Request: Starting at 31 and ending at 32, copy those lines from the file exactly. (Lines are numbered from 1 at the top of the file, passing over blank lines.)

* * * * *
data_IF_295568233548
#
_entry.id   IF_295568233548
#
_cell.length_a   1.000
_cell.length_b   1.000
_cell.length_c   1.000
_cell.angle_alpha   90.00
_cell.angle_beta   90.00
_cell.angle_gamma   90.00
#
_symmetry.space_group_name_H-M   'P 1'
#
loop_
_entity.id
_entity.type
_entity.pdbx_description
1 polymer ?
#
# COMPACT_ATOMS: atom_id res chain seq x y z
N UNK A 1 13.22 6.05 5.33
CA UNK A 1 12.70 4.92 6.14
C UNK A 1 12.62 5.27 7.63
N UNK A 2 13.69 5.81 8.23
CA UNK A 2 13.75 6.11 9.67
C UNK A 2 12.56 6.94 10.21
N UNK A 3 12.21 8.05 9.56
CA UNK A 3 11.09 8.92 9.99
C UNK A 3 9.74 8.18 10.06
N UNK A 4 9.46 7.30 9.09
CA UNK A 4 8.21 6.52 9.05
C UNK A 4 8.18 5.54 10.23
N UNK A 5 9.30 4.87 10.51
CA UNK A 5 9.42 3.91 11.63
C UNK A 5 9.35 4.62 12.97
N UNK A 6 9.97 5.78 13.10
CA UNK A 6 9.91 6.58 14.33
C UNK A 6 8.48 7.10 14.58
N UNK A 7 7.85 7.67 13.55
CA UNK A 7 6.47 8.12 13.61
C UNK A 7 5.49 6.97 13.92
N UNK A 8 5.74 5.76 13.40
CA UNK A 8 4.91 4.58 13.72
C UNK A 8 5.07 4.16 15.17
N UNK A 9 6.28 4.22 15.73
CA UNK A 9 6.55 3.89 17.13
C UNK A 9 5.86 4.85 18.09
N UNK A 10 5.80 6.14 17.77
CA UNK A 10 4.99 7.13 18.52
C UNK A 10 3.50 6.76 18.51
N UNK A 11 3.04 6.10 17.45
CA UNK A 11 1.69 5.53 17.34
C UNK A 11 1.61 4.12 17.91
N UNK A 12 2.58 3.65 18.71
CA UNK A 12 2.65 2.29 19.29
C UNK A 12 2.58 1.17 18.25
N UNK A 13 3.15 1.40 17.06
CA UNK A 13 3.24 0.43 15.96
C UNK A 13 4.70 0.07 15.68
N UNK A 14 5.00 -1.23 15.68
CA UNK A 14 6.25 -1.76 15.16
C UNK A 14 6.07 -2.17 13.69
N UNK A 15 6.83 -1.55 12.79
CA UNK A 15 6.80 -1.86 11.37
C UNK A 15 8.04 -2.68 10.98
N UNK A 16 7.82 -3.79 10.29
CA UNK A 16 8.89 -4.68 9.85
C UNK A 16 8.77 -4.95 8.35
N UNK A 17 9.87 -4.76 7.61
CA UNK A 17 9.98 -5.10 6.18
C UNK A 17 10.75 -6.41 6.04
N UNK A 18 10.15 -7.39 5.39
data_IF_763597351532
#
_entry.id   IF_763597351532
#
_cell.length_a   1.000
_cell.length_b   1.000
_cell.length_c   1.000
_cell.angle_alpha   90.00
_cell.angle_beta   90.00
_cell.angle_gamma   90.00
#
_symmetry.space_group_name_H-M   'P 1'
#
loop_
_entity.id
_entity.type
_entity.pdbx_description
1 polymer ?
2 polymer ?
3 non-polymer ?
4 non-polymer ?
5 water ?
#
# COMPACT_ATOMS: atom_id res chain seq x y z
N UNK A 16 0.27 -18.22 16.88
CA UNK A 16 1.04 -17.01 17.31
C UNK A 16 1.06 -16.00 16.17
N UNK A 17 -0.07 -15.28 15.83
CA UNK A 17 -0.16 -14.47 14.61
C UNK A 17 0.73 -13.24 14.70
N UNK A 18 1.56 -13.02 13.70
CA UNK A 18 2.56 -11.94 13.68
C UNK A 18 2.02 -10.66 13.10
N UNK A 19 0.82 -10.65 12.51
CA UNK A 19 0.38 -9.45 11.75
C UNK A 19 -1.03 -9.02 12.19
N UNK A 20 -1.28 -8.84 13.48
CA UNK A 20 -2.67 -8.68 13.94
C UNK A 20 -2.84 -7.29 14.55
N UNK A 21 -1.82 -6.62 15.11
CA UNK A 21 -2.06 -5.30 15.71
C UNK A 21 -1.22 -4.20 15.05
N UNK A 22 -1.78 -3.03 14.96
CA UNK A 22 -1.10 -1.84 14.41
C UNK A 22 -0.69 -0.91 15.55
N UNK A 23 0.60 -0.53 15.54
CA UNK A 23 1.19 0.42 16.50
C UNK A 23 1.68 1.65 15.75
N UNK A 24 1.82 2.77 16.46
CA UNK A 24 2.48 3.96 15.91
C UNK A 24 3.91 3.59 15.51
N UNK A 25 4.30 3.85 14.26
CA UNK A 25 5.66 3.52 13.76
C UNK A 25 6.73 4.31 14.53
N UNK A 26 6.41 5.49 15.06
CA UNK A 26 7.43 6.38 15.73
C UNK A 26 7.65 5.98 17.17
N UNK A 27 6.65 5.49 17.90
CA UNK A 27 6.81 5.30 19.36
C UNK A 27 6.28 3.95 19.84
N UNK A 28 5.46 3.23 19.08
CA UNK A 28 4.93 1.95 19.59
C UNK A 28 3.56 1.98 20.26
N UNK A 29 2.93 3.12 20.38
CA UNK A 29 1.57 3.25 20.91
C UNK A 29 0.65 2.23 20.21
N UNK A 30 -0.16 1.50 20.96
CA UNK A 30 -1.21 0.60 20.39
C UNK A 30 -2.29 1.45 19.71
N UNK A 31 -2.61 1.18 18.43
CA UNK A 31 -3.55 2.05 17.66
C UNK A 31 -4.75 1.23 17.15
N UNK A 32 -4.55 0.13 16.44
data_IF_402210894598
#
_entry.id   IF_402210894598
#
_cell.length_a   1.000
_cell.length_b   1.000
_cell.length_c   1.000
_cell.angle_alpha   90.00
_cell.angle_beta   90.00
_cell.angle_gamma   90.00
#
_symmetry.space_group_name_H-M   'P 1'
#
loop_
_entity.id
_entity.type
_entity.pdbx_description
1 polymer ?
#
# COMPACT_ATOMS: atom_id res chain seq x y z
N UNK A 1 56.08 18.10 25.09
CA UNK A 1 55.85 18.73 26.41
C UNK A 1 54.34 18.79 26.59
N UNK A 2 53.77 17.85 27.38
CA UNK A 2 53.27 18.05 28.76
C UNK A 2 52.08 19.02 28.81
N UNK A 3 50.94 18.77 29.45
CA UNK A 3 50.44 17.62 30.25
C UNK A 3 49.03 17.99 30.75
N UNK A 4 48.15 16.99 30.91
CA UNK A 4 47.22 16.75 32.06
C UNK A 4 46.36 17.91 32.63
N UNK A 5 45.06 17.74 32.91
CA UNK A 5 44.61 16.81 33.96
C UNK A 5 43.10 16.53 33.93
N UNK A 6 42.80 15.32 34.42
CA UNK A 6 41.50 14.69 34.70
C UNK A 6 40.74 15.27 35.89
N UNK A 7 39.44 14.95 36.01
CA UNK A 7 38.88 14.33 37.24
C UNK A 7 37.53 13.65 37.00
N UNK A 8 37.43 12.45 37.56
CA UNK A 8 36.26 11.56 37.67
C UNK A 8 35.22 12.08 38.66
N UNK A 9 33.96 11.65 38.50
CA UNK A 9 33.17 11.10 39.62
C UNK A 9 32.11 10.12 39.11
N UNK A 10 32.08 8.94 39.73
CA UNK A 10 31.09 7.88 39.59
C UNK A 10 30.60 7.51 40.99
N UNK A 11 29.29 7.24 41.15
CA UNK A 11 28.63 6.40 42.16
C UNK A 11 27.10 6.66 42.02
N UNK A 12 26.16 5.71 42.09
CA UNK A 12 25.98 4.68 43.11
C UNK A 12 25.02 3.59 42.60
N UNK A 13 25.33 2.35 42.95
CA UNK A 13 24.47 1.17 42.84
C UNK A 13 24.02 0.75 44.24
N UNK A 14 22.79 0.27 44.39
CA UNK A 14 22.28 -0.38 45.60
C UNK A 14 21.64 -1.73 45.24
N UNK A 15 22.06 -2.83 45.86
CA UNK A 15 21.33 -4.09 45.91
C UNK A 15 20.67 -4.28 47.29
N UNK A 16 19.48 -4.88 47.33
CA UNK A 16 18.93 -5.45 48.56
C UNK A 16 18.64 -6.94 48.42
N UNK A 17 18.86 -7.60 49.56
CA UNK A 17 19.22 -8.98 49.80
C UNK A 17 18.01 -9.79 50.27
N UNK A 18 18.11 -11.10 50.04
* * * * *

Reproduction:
CA UNK A 4 8.21 6.52 9.05
C UNK A 4 8.18 5.54 10.23